Your Charitable Giving Is Irrational: You Care More About "Looking Good" Than "Doing Good"

Then Robin Hanson of Overcoming Bias got up and just started Robin Hansonning at everybody. First he gave a long list of things that people could do to improve the effectiveness of their charitable donations. Then he declared that since almost no one does any of these, people don’t really care about charity, they’re just trying to look good. ...

I have never seen a group of distinguished Berkeley faculty gain so sudden and intuitive an appreciation for the Athenians who decided to put Socrates to death. ...

One of his claims that generated the most controversy was that instead of donating money to charity, you should invest the money at compound interest, then donate it to charity later after your investment has paid off – preferably just before you die, since donating money after death is legally complicated. His argument, nice and simple, was that the real rate of return on investment has been higher than the growth rate for 3000 years and this pattern shows no signs of changing. If you donate the money today, your donation grows with the growth rate, but if you invest it, it grows with the interest rate. He gave his classic example of Benjamin Franklin, who put his relatively meager earnings into a trust fund to be paid out two hundred years later; when they did, the money had grown to $7 million. He said that the reason people didn’t do this was that they wanted the social benefits of having given money away, which are unavailable if you wait until just before you die to do so.

And darn it, he was totally right. Not about the math – there are severe complications which I’ll bring up later – but about the psychology. On even the most cursory self-examination, my mind totally recoils at the thought of donating everything I’m going to donate to charity in a single lump sum just before I die. It just gibbers “But…but…you need to be a good person before then!” I’m not saying you can’t tear down Robin’s substantive argument in a bunch of good mathematical ways. I’m saying his ad hominem argument about my motivations seems to be true regardless.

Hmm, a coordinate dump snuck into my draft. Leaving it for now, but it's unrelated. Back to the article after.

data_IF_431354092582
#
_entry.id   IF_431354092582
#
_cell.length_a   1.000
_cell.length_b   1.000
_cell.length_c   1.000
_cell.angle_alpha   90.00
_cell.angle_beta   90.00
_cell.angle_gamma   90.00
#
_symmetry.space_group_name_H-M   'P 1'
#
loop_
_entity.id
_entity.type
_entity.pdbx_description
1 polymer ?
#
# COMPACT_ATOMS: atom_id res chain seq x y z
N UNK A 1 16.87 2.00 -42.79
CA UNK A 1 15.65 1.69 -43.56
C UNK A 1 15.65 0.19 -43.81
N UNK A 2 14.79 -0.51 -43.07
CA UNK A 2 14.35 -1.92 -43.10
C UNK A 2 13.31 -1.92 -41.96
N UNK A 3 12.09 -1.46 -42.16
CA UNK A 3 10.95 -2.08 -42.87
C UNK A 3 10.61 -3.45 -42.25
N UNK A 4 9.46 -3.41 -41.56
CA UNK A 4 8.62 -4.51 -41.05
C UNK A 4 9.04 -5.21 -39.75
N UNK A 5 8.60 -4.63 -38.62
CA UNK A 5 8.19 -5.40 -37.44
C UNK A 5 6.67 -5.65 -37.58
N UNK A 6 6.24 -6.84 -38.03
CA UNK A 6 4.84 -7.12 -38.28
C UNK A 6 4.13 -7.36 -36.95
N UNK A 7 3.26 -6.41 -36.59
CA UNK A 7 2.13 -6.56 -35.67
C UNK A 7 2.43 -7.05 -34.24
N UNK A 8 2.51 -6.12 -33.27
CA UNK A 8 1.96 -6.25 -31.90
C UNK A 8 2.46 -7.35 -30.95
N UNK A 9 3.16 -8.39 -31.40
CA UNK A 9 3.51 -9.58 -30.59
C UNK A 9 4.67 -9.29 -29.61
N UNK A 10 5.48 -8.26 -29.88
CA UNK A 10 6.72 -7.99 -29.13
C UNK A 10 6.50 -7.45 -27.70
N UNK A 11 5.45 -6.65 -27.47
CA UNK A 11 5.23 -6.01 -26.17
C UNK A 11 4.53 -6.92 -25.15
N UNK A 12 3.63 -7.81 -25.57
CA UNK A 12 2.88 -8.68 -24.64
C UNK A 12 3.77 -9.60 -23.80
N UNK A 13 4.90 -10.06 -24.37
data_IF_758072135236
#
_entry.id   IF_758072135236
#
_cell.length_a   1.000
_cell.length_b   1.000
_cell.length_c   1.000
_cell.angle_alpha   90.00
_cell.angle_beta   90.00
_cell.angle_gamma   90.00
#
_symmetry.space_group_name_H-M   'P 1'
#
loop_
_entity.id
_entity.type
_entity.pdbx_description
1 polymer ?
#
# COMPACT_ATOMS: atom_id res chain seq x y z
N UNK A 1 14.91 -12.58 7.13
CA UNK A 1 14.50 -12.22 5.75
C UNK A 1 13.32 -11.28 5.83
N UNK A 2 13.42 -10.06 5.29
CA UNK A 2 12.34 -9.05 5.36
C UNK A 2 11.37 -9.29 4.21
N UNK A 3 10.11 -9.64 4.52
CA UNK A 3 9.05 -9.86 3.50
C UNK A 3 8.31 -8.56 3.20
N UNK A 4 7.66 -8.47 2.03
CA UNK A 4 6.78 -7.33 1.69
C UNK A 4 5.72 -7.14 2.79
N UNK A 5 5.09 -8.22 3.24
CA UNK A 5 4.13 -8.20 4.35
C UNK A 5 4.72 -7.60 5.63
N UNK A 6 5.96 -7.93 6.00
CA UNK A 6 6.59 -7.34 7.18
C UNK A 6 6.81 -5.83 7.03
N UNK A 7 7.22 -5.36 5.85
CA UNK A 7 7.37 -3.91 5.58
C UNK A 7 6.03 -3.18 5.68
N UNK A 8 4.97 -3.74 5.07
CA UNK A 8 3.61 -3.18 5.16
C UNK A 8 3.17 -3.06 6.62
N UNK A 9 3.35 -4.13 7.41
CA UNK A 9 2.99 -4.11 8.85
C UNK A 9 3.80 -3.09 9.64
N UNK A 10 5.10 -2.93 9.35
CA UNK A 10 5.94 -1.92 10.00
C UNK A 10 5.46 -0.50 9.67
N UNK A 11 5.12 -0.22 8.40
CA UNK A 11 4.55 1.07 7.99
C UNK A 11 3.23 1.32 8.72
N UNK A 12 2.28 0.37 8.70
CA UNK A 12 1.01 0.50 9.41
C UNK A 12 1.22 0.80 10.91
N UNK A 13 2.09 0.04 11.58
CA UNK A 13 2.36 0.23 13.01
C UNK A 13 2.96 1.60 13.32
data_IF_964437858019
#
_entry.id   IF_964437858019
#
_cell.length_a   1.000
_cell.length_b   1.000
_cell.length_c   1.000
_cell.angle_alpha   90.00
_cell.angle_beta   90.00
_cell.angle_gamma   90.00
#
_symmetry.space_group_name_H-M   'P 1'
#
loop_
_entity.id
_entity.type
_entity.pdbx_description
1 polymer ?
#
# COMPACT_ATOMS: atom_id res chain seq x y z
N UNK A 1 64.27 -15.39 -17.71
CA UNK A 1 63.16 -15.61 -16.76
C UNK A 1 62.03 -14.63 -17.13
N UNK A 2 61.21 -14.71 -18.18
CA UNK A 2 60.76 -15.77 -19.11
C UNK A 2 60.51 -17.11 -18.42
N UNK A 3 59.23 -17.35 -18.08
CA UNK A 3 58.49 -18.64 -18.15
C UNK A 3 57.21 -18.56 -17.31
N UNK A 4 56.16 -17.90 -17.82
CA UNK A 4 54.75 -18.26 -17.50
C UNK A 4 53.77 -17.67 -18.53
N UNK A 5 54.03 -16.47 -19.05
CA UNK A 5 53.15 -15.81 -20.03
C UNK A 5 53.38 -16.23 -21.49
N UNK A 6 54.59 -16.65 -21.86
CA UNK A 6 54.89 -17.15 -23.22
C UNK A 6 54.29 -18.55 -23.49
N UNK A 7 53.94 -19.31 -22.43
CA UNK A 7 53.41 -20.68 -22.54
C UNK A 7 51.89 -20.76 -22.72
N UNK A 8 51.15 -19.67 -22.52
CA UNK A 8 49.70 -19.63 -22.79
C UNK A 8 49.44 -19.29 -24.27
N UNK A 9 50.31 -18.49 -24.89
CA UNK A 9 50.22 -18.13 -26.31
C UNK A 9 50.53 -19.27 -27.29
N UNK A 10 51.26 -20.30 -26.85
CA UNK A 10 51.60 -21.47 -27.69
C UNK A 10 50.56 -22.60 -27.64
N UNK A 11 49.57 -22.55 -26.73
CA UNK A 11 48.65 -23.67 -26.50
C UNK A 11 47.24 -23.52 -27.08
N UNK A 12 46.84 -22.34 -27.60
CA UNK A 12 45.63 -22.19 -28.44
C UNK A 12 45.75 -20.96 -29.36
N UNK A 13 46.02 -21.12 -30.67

Then he started talking about how you should only ever donate to one charity – the most effective. I’d heard this one before and even written essays speaking in favor of it, but it’s always been very hard for me and I’ve always chickened out. What Robin added was, once again, a psychological argument – that the reason this is so hard is that if charity is showing that you care, you want to show that you care about a lot of different things. Only donating to one charity robs you of opportunities to feel good when the many targets of your largesse come up and burdens you with scope insensitivity (my guess is that most people would feel more positive affect about someone who saved a thousand dogs and one cat than someone who saved two thousand dogs. The first person saved two things, the second person only saved one.) In retrospect this is absolutely true and my gibbering recoil at this problem isn’t just Yet Another Cognitive Bias but just good old self-interest.

via Investment and Inefficient Charity | Slate Star Codex.